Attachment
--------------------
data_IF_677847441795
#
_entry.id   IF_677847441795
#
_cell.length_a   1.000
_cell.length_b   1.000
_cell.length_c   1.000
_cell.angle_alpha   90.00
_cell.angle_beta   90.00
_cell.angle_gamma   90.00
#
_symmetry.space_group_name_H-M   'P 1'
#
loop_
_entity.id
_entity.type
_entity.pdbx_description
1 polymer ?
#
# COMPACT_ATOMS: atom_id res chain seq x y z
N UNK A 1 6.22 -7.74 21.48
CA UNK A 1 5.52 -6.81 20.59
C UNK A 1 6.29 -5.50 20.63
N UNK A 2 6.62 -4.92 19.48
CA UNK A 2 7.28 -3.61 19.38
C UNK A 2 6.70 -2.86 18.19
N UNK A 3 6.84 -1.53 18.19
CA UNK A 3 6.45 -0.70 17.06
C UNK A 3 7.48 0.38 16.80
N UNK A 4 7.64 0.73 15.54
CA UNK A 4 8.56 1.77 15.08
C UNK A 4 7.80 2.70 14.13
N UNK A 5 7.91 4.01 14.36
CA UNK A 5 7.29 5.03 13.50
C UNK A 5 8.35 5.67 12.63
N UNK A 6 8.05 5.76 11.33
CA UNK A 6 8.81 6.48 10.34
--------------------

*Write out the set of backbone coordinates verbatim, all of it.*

data_IF_677847441795
#
_entry.id   IF_677847441795
#
_cell.length_a   1.000
_cell.length_b   1.000
_cell.length_c   1.000
_cell.angle_alpha   90.00
_cell.angle_beta   90.00
_cell.angle_gamma   90.00
#
_symmetry.space_group_name_H-M   'P 1'
#
loop_
_entity.id
_entity.type
_entity.pdbx_description
1 polymer ?
#
# COMPACT_ATOMS: atom_id res chain seq x y z
N UNK A 1 6.22 -7.74 21.48
CA UNK A 1 5.52 -6.81 20.59
C UNK A 1 6.29 -5.50 20.63
N UNK A 2 6.62 -4.92 19.48
CA UNK A 2 7.28 -3.61 19.38
C UNK A 2 6.70 -2.86 18.19
N UNK A 3 6.84 -1.53 18.19
CA UNK A 3 6.45 -0.70 17.06
C UNK A 3 7.48 0.38 16.80
N UNK A 4 7.64 0.73 15.54
CA UNK A 4 8.56 1.77 15.08
C UNK A 4 7.80 2.70 14.13
N UNK A 5 7.91 4.01 14.36
CA UNK A 5 7.29 5.03 13.50
C UNK A 5 8.35 5.67 12.63
N UNK A 6 8.05 5.76 11.33
CA UNK A 6 8.81 6.48 10.34